Jesus, walking by the Sea of Galilee following the arrest of John, saw two fishermen -- Simon who is called Peter, and his brother Andrew -- casting a net into the sea. He said to them, "Come after me, and I will make you fishers of men." Peter and Andrew, at once, dropped their nets and followed him. (Matthew 4:19-20)

A little further on Jesus saw James and his brother John in a boat with their father, Zebedee, mending their nets. Jesus called the brothers, and they immediately left their boat and their father to follow him.

Jesus interrupted their daily routine, their daily livelihood, and called them to a new life.  Peter, Andrew, James and John did not hesitate to answer Jesus with a "yes." They gave up their livelihoods and even their families to follow him.  Every day of our earthly journey Jesus interrupts our lives calling each of us to come and follow him.  How willing is our "yes" to God's call?

Following Jesus always means leaving something behind, and we won't always know where our decision to follow Jesus will lead us. It's not easy to walk away from the things we know and want to do in order to follow Jesus and do what he asks of us. In order to answer with a willing and immediate "yes" to Jesus' invitation we must nurture our relationship with Jesus through prayer, both private and with community. As we come to know Jesus' abundant and unending love we long to be with him, to leave our former lives behind and follow him to new life.

Let us pray that we grow in our relationship with Jesus and his unending love, that we open our ears to his call to follow him each day, and that we respond, at once, with our "yes" to his invitation to new life.



Reflection for Jan. 29, 2012

Wednesday, January 25, 2012

Bangert_Fran_Sister_100pxby Sister Francis Bangert

In Mark's Gospel today, Jesus enters the synagogue to teach.  He knows who He is (One rooted in the love of the Trinity) and what His mission is ("I have come that you may have life and have it in abundance"). Clear identity and focused mission empower Him to teach with authority, to attract aching hearts with a new vision of life.  To give credence to the power of His words, Jesus then acts: "Come out of him" and the unclean spirit, now powerless in the face of Jesus, comes out of him. Mark gives no further details about this man, except that Jesus healed him.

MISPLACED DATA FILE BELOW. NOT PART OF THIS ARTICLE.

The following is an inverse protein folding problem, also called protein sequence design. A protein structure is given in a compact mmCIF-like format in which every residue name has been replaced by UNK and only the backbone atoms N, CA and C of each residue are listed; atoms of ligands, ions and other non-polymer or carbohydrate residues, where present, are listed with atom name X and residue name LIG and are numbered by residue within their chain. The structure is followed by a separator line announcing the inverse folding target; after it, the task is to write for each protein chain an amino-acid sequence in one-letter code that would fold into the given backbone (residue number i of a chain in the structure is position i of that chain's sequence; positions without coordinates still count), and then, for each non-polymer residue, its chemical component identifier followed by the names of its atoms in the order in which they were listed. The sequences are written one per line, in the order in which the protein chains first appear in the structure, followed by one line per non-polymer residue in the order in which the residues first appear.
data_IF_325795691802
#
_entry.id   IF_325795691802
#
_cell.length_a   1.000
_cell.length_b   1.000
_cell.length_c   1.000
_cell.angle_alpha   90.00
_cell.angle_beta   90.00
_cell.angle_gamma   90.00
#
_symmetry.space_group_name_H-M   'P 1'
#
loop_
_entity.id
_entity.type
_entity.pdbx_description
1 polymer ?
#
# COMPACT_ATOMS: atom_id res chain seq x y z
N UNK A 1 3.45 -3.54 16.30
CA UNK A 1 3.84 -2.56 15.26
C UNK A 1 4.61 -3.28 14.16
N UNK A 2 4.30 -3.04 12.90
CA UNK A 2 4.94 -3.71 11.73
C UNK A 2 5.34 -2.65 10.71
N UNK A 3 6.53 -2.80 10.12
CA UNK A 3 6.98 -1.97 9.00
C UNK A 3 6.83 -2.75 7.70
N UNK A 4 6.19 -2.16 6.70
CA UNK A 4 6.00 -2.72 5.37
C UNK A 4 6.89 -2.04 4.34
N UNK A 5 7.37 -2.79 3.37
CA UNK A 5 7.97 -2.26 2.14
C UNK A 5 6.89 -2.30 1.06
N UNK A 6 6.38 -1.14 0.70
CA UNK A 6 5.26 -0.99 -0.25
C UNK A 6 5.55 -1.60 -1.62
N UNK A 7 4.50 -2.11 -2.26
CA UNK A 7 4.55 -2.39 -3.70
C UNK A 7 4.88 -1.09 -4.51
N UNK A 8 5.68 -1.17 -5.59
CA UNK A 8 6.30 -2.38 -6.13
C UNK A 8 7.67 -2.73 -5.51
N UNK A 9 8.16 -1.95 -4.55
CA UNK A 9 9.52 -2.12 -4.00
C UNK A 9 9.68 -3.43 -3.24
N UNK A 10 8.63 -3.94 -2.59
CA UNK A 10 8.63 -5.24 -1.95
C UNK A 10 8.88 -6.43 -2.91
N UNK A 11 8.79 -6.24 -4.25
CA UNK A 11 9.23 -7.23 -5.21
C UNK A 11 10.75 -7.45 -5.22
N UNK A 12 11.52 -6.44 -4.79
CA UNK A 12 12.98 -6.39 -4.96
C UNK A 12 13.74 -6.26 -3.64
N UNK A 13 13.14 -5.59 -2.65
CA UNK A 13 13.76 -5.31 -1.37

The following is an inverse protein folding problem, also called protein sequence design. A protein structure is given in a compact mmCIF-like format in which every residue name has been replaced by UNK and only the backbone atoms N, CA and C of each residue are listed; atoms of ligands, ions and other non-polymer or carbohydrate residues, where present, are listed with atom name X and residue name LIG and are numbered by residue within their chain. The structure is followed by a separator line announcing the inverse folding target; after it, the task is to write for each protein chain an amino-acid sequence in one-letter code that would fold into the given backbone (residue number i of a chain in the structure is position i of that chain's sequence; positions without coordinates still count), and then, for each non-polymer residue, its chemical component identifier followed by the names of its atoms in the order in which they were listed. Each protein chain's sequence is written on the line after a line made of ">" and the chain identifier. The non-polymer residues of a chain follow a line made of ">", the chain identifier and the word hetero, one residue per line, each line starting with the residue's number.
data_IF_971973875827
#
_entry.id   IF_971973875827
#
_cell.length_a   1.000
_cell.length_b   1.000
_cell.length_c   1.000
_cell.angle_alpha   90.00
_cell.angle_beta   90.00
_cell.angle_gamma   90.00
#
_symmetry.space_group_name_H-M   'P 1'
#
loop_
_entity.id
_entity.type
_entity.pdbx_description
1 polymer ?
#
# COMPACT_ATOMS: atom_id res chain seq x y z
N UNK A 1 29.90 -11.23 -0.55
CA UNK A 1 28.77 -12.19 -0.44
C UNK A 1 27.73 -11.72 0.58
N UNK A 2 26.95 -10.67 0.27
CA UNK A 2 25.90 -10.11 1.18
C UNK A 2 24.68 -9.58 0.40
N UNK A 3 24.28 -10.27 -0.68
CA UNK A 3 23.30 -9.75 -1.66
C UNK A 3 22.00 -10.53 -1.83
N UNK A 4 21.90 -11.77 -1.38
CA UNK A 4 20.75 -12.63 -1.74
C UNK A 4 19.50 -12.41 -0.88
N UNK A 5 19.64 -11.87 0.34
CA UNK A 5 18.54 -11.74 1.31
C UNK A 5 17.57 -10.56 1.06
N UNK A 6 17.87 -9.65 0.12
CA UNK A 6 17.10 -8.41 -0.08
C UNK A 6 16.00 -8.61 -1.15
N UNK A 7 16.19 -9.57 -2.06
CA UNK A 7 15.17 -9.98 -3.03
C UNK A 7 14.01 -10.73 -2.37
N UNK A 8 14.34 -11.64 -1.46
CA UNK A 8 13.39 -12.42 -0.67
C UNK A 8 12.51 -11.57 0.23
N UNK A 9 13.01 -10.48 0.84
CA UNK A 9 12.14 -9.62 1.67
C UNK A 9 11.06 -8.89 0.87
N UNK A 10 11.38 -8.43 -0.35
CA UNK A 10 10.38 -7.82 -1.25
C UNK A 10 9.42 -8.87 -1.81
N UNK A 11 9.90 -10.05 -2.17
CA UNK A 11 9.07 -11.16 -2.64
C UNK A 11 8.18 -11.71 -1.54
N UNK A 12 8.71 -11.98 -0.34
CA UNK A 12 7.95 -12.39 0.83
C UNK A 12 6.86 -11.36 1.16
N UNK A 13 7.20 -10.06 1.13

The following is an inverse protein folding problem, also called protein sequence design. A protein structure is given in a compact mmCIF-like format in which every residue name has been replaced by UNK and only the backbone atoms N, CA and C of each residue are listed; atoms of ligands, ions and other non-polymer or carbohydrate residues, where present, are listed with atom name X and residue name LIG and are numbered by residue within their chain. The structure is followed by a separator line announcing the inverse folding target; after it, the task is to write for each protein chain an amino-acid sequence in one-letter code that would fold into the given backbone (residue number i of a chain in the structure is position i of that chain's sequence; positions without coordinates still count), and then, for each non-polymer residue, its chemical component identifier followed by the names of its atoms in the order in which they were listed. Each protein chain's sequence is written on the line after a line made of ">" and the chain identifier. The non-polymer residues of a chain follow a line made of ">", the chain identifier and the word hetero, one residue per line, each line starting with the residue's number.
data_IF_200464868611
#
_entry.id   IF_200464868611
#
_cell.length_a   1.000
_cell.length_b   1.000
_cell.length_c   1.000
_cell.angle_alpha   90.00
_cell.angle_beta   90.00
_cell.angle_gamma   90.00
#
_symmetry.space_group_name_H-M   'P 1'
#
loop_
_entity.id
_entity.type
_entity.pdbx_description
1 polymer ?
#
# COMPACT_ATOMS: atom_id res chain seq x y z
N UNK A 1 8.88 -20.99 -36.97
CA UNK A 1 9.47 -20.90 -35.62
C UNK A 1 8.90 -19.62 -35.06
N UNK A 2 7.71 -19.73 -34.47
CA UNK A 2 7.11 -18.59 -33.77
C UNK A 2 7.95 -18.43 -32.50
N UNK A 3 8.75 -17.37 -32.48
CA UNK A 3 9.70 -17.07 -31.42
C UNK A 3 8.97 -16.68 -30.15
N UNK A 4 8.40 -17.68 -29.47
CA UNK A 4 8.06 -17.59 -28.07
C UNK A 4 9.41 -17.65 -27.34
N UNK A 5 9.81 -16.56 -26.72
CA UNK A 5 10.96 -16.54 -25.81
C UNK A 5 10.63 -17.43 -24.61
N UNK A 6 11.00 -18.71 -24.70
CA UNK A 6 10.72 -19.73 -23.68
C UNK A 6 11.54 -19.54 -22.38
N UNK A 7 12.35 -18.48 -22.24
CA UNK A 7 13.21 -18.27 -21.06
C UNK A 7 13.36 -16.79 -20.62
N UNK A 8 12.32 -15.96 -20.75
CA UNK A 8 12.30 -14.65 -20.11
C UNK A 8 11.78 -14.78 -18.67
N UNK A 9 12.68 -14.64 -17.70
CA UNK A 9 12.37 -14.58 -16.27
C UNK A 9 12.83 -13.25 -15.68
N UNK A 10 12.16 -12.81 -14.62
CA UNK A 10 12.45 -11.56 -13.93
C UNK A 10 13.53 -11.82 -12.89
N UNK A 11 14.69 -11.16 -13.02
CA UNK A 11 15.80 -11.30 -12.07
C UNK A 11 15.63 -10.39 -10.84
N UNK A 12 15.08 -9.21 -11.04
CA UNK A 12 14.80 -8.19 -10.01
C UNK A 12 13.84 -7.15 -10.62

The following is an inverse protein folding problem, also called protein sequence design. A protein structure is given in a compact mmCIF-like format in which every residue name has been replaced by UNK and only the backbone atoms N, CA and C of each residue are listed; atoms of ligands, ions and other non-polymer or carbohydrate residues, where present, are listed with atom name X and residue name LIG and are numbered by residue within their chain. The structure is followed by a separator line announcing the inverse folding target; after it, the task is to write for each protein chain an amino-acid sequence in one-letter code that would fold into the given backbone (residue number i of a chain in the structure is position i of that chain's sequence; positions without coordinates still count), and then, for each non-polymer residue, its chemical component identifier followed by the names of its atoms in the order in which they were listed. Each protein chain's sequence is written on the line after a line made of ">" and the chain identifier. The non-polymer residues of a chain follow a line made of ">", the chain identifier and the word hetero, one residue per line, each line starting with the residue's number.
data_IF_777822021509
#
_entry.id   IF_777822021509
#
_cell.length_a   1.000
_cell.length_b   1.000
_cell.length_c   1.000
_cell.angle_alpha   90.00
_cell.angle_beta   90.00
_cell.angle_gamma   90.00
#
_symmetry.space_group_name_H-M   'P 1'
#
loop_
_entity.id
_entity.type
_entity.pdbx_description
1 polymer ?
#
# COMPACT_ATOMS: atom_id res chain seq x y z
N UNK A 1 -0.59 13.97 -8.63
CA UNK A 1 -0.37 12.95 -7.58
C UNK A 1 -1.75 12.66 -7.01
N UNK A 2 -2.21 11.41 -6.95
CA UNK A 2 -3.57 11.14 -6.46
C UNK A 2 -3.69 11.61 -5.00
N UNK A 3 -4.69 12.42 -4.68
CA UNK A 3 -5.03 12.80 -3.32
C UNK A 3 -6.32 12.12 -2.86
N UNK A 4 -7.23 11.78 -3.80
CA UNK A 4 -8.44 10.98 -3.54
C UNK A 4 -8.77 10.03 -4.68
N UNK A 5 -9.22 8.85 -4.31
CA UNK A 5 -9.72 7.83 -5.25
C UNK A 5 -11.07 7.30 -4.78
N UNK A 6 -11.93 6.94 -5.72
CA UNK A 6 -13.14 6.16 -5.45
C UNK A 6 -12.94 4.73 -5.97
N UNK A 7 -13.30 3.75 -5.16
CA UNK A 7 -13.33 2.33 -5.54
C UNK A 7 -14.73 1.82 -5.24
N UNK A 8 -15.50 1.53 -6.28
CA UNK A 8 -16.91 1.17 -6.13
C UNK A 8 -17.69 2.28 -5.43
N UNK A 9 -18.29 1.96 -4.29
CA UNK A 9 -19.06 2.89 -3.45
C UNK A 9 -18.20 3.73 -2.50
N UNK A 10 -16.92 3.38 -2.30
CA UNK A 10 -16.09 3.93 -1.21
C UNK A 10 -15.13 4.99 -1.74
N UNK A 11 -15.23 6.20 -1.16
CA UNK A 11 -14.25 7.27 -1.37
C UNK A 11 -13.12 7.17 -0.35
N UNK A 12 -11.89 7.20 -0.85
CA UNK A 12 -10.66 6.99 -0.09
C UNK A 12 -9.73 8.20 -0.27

When have you or I personally experienced or know someone "being held powerless"  by an addiction: perfectionism, alcoholism, workaholism, drugs, sex, gambling, food, or others. This "unclean spirit" controls us to such a degree that we are paralyzed and unable on our own to become free. It is only in turning to Jesus and reaching out to others (family, friends, recovery groups, counselor, spiritual director, confessor) that the power of love and compassionate listening can help us re-think, re-direct, re-cover and know the "abundant life" Jesus offers.

Through our Baptism, you and I -- the church -- are called in our daily lives and in ordinary ways to either reach out to others for help in our need, or be a life-giving instrument to those who are hurting. In this New Year, may we humbly receive the abundant life Jesus offers us and live in true freedom.

"If today you hear His voice, harden not your hearts."